The Porsche Mobil 1 Supercup features the Porsche 911 GT3 Cup, the world’s best-selling race car. For this season, it’s the new generation. 510 hp, optimised intake manifold, electronic gearshift and power steering, fully digital cockpit, larger rear wing, and a double-wishbone front axle. This is a meaningfully upgraded race car. The new 911 GT3 Cup is taking on a great legacy. And it has already proven itself!
Porsche will only build 30 examples of the Clubsport 25. Mechanically, it's similar to the regular GT2 RS Clubsport. It makes the 691 horsepower from a twin-turbocharged 3.8-liter flat-six. But it gets many, many changes to the exterior and even the cooling system. As you can clearly see, the body has been lengthened, and it has also been widened. The latter is necessary to house the wide, low-offset 18-inch wheels taken from the Porsche 935, though without the aerodynamic covers.
The 935 tribute car was a non-street-legal collector's car built in a series of 77 cars. It was built from the 911 991.2 GT3 R racing car, fitted with the engine and transmission from the 911 991.2 GT2 RS street car and with the bodykit showing some design details from the 935 cars. The problem: it was not as powerful as the 1978 935 was with even smaller engine and the modern car is much heavier, so the power-to-weight ratio was almost 60% better 40 years earlier.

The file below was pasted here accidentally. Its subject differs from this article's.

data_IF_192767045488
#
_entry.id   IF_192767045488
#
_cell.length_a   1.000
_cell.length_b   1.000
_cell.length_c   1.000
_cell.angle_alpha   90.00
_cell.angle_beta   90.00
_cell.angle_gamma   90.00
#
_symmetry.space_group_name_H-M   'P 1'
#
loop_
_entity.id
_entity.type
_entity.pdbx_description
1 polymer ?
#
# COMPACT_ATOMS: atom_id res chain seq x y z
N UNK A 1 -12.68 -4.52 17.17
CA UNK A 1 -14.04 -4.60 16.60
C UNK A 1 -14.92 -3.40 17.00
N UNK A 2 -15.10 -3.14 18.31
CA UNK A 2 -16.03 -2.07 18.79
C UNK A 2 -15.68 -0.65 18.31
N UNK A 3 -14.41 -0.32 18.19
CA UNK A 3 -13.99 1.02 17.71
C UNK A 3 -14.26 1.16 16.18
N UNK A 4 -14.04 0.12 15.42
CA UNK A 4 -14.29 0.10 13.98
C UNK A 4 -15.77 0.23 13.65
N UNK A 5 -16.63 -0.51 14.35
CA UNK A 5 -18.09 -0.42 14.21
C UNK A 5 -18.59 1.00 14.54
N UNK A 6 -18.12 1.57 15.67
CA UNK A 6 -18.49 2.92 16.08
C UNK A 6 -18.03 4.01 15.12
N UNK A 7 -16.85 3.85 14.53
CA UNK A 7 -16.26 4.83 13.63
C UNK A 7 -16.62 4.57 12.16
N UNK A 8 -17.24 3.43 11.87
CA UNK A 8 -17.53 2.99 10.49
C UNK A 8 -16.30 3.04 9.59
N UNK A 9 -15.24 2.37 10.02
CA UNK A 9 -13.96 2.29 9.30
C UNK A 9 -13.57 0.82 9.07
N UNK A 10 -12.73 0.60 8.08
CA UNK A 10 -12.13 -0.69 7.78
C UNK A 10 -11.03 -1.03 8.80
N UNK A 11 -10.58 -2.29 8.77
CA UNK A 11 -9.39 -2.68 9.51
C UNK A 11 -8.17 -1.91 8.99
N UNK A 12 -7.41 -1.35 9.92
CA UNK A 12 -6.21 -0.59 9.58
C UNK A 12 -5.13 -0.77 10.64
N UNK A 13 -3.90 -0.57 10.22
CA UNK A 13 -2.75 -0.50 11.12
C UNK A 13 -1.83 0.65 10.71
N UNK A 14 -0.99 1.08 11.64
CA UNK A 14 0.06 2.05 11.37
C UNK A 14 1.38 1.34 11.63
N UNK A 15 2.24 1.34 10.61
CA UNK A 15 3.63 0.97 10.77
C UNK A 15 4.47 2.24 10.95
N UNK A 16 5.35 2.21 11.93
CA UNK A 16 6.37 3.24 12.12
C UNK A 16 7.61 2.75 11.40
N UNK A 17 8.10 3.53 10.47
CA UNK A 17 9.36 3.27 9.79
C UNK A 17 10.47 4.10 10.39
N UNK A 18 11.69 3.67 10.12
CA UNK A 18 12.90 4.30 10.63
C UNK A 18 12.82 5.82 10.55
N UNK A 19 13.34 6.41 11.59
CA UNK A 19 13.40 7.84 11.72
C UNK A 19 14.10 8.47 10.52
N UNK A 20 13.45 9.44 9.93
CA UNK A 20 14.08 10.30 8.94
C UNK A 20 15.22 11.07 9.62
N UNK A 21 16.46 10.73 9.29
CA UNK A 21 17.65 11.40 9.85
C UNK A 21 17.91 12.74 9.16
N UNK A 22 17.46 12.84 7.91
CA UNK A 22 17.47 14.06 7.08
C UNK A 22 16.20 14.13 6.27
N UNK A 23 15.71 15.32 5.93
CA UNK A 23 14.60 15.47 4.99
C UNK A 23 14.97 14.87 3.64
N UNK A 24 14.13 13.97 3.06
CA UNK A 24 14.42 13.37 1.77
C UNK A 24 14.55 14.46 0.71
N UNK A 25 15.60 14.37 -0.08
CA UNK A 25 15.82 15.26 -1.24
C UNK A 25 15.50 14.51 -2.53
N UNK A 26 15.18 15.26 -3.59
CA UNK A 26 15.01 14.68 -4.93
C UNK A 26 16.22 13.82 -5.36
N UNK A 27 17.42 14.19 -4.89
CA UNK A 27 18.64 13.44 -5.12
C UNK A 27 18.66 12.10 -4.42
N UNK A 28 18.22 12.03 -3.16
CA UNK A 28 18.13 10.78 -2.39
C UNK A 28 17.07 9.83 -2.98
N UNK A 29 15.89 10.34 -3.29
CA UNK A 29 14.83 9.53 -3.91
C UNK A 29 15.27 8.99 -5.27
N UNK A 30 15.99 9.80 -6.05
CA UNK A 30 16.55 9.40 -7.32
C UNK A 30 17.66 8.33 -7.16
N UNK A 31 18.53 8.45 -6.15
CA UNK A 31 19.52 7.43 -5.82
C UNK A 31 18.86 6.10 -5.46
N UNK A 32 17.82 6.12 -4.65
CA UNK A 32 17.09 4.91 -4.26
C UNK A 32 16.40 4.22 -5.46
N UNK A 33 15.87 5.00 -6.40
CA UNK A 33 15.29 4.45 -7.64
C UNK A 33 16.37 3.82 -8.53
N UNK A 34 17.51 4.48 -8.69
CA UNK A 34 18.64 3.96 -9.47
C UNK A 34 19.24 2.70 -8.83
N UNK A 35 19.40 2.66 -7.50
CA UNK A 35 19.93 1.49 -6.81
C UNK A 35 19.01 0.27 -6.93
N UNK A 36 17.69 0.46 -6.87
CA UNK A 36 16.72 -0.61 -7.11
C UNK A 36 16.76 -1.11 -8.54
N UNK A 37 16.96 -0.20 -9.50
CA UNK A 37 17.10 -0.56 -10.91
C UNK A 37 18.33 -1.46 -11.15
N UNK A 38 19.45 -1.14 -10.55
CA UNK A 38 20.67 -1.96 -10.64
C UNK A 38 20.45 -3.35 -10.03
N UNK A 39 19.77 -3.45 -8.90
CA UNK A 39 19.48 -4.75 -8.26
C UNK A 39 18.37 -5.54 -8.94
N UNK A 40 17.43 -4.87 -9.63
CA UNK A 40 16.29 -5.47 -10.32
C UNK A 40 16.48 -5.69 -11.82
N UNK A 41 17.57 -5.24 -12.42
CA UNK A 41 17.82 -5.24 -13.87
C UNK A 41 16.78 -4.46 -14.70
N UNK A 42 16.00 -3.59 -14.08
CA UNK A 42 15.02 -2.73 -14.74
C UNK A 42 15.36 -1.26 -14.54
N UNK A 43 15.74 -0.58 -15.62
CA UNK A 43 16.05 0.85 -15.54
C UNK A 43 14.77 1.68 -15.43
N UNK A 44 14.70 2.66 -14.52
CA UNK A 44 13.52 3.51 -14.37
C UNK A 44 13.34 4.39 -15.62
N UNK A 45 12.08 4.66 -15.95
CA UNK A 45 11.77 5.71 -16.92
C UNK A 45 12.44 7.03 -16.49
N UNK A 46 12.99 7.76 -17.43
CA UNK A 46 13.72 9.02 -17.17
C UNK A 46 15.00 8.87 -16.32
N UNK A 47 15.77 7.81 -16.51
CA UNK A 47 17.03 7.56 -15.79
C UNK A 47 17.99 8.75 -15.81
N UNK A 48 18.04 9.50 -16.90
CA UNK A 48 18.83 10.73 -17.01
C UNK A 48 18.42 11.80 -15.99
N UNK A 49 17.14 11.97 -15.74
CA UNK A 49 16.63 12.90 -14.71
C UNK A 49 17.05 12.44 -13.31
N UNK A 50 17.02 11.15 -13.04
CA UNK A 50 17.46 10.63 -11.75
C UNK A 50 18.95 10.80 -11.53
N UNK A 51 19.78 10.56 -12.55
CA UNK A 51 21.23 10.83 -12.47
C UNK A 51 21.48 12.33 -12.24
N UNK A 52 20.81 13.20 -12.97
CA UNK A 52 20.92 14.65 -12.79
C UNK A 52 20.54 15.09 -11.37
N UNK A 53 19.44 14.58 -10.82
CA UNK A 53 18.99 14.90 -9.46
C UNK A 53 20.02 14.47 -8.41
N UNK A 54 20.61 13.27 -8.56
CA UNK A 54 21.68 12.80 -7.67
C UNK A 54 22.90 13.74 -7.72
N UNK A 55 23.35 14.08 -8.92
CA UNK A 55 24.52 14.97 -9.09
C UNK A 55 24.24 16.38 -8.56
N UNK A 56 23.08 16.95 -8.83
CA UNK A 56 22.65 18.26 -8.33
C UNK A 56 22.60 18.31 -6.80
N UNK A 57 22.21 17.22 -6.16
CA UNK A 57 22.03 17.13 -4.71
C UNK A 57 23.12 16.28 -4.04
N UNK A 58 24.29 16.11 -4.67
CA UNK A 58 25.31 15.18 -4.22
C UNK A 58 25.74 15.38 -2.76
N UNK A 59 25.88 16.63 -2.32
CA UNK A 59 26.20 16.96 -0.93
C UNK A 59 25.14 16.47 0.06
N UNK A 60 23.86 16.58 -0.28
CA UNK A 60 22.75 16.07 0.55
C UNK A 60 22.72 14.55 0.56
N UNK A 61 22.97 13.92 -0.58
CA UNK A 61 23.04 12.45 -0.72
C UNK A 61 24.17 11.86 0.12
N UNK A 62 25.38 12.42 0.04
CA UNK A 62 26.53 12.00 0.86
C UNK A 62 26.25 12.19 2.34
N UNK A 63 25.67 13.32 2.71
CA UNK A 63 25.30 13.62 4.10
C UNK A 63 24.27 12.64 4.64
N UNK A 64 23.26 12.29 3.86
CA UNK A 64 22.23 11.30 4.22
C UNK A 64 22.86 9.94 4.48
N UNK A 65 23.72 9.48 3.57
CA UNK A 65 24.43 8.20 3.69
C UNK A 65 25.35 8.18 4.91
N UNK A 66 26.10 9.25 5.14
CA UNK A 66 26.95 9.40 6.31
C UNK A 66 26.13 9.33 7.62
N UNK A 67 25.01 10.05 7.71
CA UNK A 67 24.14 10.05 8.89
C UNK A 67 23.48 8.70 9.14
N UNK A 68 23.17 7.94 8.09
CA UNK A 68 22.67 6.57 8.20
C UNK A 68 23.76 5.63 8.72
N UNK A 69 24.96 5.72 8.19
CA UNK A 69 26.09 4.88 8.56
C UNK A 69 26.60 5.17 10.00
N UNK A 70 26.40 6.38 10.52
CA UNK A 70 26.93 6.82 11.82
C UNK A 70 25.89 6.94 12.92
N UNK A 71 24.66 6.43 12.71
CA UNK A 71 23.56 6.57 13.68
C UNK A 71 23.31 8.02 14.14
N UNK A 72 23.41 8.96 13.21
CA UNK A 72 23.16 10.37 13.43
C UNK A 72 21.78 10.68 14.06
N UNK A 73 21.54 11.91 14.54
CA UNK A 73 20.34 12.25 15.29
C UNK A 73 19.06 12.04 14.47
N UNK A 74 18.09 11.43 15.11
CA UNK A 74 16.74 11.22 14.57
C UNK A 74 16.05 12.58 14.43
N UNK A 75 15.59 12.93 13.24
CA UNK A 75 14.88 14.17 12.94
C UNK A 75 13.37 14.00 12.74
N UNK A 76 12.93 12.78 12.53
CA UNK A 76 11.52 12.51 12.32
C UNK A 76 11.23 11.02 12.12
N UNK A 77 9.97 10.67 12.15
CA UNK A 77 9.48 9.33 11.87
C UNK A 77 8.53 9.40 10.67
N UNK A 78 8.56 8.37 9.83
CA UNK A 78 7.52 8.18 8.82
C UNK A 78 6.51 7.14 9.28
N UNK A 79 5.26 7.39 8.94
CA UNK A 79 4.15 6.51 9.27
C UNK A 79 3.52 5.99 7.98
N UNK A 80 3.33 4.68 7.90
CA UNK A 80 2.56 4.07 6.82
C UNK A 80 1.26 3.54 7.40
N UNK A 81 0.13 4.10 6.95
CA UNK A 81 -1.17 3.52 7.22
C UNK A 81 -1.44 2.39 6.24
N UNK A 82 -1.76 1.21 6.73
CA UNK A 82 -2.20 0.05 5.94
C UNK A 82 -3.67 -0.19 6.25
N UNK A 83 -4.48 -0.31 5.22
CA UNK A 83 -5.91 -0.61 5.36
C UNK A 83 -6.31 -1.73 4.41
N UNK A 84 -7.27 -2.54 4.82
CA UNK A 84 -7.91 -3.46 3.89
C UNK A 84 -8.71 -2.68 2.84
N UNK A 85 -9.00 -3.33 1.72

The GT3 R has always been placed between the GT3 Cup and the very expensive RSR. All the 991.2 racing cars have normally aspirated 4-litre engines. Compared to the 991.1 GT3 R, the 991.2 GT3 R engine offers a broader usable rev range and the engine response is more precise due to 6 throttle butterflies. The roof, front hood and fairing, wheel arches, doors, side and tail sections, rear lid and interior trim are made of carbon-fibre reinforced plastic. Gets new double wishbone suspension.
This was the fourth version of the 991 RSR - the first two came with the rear engine, then the first mid-engine version was launched (all 4.0-litre) and finally the mid-engined RSR 4.2 with the largest 911 engine ever made. The increase in the engine capacity is a question mark as on production models the capacities are decreased and turbochargers are used. The 991 RSR 4.2 didn't have anything in common with the production cars anymore. No change in terms of power-to-weight ratio.
This car was officially called as the 911 GT2 RS Clubsport, but the name is rather misleading. The car was not built for the GT2 racing class which is long extinct and club sport has stood for Porsche club track days while this non-streel-legal car is a real racing car. Finally, the car was based on the 991 GT2 RS, which already had the Clubsport version. So, in order to understand what is what, we call it "991 GT2 RS Clubsport racing version". The 991 GT2 RS engine with 515 kW was powerful enough, so it was not tuned.